The hub isn’t really a streamer but is kind of a unique offering that allows you to bring an audio source into your Blue Sound network. You can install this behind a TV or pair it with a turn table. $319
Streamers with built-in amps:
The Power Node is the BlueSound alternative to the Sonos Amp. It’s functionally very similar, but offers an upgraded signal path, hi-resolution audio, and plenty of power. $949
Power Node Edge:
If you have a room that you’d like to incorporate into your system but don’t need quite as much power, the Power Node Edge is a great way to add a room without breaking the bank. Just announced in September of 2022, the Power Node Edge is only $650.
BlueSound has one sound bar option, the Soundbar+. This is, simply put, the best-sounding Soundbar I’ve ever heard. While soundbars are always an upgrade over pint-sized built-in TV speakers, the Soundbar+ is actually capable of enjoyable music playback and has a reasonable amount of bass.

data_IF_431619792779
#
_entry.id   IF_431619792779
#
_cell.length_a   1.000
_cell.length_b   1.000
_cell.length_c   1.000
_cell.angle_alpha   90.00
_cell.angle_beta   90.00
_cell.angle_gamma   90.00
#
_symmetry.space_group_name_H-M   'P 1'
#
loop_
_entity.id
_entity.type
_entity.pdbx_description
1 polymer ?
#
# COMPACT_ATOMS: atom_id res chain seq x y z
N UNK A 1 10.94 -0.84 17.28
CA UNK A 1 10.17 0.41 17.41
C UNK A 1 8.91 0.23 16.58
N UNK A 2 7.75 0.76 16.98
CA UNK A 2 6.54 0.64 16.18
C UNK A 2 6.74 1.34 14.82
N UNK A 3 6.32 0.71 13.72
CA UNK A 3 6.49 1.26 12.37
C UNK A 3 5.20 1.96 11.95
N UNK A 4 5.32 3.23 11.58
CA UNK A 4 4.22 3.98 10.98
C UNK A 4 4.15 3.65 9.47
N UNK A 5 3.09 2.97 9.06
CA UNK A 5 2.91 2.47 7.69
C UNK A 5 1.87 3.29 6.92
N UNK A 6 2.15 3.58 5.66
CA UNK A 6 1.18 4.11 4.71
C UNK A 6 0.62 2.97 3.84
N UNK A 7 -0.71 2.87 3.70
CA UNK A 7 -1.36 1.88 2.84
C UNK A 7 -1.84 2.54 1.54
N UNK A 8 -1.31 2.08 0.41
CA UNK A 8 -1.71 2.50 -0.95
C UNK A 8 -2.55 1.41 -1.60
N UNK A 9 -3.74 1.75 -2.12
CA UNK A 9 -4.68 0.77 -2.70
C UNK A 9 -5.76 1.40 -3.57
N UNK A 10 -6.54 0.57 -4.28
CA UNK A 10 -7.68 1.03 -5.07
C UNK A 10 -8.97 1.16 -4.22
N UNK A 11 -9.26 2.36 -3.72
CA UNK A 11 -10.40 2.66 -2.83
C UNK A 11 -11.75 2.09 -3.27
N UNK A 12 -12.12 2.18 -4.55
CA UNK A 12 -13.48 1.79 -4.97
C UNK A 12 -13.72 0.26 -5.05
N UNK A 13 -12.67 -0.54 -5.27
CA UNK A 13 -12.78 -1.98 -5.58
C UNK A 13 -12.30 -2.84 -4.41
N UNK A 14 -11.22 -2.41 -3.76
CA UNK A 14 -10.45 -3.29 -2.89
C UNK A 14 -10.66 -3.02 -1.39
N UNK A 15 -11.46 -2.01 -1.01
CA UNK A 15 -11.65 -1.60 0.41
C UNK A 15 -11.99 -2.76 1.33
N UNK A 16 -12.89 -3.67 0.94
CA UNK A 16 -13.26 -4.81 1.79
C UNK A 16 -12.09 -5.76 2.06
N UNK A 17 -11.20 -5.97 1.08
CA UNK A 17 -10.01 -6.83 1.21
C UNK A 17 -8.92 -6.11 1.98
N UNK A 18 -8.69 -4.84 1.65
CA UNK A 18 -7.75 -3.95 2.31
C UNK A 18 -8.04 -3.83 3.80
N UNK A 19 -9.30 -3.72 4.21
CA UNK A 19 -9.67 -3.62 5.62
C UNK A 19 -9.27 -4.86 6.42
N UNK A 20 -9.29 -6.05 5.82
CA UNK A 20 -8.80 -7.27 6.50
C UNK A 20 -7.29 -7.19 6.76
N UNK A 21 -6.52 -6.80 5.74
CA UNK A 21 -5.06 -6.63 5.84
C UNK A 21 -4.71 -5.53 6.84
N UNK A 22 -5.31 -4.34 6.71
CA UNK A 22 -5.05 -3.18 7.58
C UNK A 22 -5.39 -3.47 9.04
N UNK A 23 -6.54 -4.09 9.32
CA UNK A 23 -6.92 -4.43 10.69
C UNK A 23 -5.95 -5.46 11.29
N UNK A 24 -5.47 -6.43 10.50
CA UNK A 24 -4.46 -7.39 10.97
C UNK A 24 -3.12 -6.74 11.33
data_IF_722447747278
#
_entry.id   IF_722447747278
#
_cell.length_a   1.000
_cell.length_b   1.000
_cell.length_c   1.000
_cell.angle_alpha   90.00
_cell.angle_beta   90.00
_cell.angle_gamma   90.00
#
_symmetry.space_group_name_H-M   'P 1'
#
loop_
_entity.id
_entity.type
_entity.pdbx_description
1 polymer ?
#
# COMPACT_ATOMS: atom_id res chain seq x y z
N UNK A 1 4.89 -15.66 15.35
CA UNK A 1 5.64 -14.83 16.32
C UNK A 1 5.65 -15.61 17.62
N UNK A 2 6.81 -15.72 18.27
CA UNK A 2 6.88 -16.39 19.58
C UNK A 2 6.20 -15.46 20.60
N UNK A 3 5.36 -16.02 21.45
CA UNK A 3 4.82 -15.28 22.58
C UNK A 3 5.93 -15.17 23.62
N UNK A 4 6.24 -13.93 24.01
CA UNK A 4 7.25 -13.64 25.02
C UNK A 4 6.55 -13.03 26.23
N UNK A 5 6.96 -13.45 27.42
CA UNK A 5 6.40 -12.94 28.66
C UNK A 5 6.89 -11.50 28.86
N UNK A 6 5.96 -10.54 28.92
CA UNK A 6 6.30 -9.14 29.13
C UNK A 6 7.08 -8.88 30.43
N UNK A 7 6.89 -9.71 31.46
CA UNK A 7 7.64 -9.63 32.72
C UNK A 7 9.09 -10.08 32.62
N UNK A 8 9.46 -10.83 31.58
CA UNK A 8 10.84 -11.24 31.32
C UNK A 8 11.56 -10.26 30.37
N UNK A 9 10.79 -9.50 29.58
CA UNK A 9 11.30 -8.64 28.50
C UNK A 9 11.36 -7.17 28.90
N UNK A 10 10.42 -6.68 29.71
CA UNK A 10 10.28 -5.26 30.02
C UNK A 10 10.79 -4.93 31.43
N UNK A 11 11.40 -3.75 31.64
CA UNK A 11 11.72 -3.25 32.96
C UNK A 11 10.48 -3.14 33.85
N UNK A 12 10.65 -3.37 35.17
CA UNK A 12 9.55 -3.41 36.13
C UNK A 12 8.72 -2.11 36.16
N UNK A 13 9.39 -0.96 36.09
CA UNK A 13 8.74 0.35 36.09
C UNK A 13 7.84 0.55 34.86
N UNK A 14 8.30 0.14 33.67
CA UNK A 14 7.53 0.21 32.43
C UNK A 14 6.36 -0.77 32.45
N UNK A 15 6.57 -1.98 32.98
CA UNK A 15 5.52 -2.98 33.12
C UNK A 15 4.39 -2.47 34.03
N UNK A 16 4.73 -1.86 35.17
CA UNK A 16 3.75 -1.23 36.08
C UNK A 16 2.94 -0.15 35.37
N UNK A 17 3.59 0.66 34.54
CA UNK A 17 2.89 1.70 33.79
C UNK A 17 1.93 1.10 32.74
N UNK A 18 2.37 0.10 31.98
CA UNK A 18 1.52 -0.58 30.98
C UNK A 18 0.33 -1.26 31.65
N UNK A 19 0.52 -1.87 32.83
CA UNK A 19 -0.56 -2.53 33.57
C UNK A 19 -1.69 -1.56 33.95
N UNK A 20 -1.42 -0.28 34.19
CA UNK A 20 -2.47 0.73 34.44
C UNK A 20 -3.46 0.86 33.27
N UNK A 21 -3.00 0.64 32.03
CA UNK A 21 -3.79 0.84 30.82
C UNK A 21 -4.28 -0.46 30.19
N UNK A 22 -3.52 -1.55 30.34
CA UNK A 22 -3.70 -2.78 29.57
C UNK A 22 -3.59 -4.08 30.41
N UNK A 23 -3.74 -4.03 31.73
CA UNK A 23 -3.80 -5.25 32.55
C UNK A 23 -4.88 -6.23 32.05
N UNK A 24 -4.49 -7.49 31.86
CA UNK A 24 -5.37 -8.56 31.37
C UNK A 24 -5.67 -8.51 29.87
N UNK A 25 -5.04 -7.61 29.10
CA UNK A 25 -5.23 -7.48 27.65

It’s physically taller than most at 5.5″ tall but also considerably more shallow. A wall mount is included in the box at no extra cost, and just like the Sonos Arc, the Soundbar+ offers a way to pipe your TV’s audio into the rest of your home.
At $899, it’s a great alternative to the Arc.
What you get with both BlueSound & Sonos:
Reliable low-latency audio across your entire home
Wireless and wired connectivity
Sexy, well-designed applications for your phone
Voice assistant control from Alexa, etc.
If any of the following are you, you should stick to Sonos: